Jessie Garza founded Viper Comics in 2001 after years of running his own comic book store with his brother Tony Garza. Earning a college degree in business, Garza set up Viper Comics as a stylish comic book publisher with its own identity. Early on, Garza recognized the need to separate business practises from creative ones. Although one of Viper Comics’ initial comic book series, Moonrush, was killed before it ever reached stores, every other comic book series published after has had its own identity making Viper Comics’ product visually akin to Apple products. Their formats are different and the quality and attention to visual details excellent. Just like Jobs’ Apple Garza Viper Comics is an underdog competing against much larger players, while maintaining its own original identity.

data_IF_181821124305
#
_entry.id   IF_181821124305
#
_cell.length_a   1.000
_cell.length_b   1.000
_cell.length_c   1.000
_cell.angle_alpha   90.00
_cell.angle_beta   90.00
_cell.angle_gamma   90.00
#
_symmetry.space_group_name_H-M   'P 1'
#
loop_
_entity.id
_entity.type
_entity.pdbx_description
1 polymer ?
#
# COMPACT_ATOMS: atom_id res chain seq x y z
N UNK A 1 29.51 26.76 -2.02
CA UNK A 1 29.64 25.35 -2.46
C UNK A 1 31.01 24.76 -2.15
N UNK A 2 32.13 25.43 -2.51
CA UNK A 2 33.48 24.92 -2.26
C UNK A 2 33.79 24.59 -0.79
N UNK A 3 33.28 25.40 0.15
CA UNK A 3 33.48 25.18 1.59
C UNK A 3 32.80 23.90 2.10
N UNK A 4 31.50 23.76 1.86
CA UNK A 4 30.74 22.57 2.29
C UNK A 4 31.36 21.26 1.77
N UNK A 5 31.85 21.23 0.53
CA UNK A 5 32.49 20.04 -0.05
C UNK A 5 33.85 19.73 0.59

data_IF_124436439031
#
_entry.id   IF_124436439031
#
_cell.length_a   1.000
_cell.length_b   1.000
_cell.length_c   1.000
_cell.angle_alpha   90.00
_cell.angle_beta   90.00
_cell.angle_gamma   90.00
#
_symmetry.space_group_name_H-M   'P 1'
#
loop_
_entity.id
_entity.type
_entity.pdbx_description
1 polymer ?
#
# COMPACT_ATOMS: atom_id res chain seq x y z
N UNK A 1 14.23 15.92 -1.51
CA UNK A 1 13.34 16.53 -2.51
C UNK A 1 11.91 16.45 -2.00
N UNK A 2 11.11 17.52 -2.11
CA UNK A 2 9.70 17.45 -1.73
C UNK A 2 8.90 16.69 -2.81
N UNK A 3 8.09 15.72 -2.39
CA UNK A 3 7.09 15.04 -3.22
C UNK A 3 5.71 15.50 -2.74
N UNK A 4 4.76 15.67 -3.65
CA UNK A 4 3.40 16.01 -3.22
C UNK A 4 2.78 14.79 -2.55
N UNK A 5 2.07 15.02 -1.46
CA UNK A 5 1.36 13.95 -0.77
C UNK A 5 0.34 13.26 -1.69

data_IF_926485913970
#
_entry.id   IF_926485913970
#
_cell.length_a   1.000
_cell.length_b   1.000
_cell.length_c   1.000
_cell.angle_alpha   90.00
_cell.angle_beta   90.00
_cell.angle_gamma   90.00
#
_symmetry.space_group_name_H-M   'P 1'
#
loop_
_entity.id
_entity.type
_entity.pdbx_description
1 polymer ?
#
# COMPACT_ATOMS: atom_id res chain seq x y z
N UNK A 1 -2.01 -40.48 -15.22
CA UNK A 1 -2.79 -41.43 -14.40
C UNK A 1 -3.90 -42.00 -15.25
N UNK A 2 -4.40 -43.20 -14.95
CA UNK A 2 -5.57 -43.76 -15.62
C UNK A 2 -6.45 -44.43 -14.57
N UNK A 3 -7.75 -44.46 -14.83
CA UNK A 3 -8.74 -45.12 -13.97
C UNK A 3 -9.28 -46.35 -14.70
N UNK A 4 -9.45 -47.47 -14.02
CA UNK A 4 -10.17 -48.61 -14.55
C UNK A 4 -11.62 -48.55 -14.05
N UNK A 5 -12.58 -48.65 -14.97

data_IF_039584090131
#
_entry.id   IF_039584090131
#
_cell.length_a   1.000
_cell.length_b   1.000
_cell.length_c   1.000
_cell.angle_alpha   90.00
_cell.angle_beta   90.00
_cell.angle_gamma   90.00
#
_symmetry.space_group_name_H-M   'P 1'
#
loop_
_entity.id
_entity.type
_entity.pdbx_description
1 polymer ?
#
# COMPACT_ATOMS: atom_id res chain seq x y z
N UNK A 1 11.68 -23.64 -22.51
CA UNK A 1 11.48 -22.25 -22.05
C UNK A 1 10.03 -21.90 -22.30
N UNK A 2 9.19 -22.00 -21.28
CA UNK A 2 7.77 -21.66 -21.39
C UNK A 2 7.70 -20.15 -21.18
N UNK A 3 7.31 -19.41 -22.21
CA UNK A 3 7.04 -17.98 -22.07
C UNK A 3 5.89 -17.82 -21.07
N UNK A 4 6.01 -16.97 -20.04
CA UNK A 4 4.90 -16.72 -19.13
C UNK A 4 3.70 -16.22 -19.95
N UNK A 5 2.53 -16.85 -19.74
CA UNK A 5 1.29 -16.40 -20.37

Chris Ryall earned a name in the comic book industry as the editor of online Magazine Movie Poop Shoot, a site owned by comic book fan and movie writer Kevin Smith. Through his involvement with Movie Poop Shoot, Ryall became the editor in chief of a small comic book publisher called IDW Publishing. IDW Publishing is owned by a larger financial company with several interests in the wireless industry called IDT. Editor in chief of IDW Publishing since 2006, Ryall has been important in helping the publisher grow and develop an expertise in contents creation that can be harnessed and repackaged to other media. Using this expertise, IDW Publishing aggressively obtained the license of the Transformers and G.I. Joe comic books from toy manufacturer Hasbro. Ryall’s business skills have been alluded to by many industry pundits.